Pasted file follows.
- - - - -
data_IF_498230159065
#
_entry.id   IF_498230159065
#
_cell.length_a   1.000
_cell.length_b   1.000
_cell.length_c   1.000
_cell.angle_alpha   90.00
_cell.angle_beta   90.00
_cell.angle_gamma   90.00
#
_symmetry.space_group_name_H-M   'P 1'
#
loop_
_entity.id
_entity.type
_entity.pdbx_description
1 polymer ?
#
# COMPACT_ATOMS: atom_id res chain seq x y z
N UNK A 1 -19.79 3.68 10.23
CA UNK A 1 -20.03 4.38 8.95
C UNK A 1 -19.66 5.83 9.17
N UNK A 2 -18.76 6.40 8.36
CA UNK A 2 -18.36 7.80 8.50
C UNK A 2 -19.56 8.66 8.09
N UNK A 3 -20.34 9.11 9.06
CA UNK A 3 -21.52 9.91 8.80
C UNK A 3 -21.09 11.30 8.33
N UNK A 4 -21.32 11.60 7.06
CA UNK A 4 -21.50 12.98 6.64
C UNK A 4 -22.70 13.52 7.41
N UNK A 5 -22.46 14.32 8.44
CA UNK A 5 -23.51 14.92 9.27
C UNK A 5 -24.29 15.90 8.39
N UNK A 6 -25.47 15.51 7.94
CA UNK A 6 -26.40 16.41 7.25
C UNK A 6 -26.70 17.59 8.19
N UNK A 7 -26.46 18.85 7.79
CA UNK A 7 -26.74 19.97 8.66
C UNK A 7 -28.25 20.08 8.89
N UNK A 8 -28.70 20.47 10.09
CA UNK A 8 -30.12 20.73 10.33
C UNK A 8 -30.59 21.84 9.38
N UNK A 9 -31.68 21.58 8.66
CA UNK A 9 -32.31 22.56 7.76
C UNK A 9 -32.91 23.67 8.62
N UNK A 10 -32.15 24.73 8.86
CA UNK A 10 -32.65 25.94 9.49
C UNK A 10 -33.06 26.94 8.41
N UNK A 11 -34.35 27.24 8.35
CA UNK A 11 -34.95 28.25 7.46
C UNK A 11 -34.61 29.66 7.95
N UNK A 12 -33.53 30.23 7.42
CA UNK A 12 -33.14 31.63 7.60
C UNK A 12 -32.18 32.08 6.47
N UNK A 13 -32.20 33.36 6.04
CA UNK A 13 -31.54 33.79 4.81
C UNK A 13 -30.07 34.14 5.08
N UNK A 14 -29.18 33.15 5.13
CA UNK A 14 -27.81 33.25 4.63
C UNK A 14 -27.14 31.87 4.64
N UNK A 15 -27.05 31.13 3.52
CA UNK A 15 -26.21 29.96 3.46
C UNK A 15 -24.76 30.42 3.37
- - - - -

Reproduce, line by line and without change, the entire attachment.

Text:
data_IF_498230159065
#
_entry.id   IF_498230159065
#
_cell.length_a   1.000
_cell.length_b   1.000
_cell.length_c   1.000
_cell.angle_alpha   90.00
_cell.angle_beta   90.00
_cell.angle_gamma   90.00
#
_symmetry.space_group_name_H-M   'P 1'
#
loop_
_entity.id
_entity.type
_entity.pdbx_description
1 polymer ?
#
# COMPACT_ATOMS: atom_id res chain seq x y z
N UNK A 1 -19.79 3.68 10.23
CA UNK A 1 -20.03 4.38 8.95
C UNK A 1 -19.66 5.83 9.17
N UNK A 2 -18.76 6.40 8.36
CA UNK A 2 -18.36 7.80 8.50
C UNK A 2 -19.56 8.66 8.09
N UNK A 3 -20.34 9.11 9.06
CA UNK A 3 -21.52 9.91 8.80
C UNK A 3 -21.09 11.30 8.33
N UNK A 4 -21.32 11.60 7.06
CA UNK A 4 -21.50 12.98 6.64
C UNK A 4 -22.70 13.52 7.41
N UNK A 5 -22.46 14.32 8.44
CA UNK A 5 -23.51 14.92 9.27
C UNK A 5 -24.29 15.90 8.39
N UNK A 6 -25.47 15.51 7.94
CA UNK A 6 -26.40 16.41 7.25
C UNK A 6 -26.70 17.59 8.19
N UNK A 7 -26.46 18.85 7.79
CA UNK A 7 -26.74 19.97 8.66
C UNK A 7 -28.25 20.08 8.89
N UNK A 8 -28.70 20.47 10.09
CA UNK A 8 -30.12 20.73 10.33
C UNK A 8 -30.59 21.84 9.38
N UNK A 9 -31.68 21.58 8.66
CA UNK A 9 -32.31 22.56 7.76
C UNK A 9 -32.91 23.67 8.62
N UNK A 10 -32.15 24.73 8.86
CA UNK A 10 -32.65 25.94 9.49
C UNK A 10 -33.06 26.94 8.41
N UNK A 11 -34.35 27.24 8.35
CA UNK A 11 -34.95 28.25 7.46
C UNK A 11 -34.61 29.66 7.95
N UNK A 12 -33.53 30.23 7.42
CA UNK A 12 -33.14 31.63 7.60
C UNK A 12 -32.18 32.08 6.47
N UNK A 13 -32.20 33.36 6.04
CA UNK A 13 -31.54 33.79 4.81
C UNK A 13 -30.07 34.14 5.08
N UNK A 14 -29.18 33.15 5.13
CA UNK A 14 -27.81 33.25 4.63
C UNK A 14 -27.14 31.87 4.64
N UNK A 15 -27.05 31.13 3.52
CA UNK A 15 -26.21 29.96 3.46
C UNK A 15 -24.76 30.42 3.37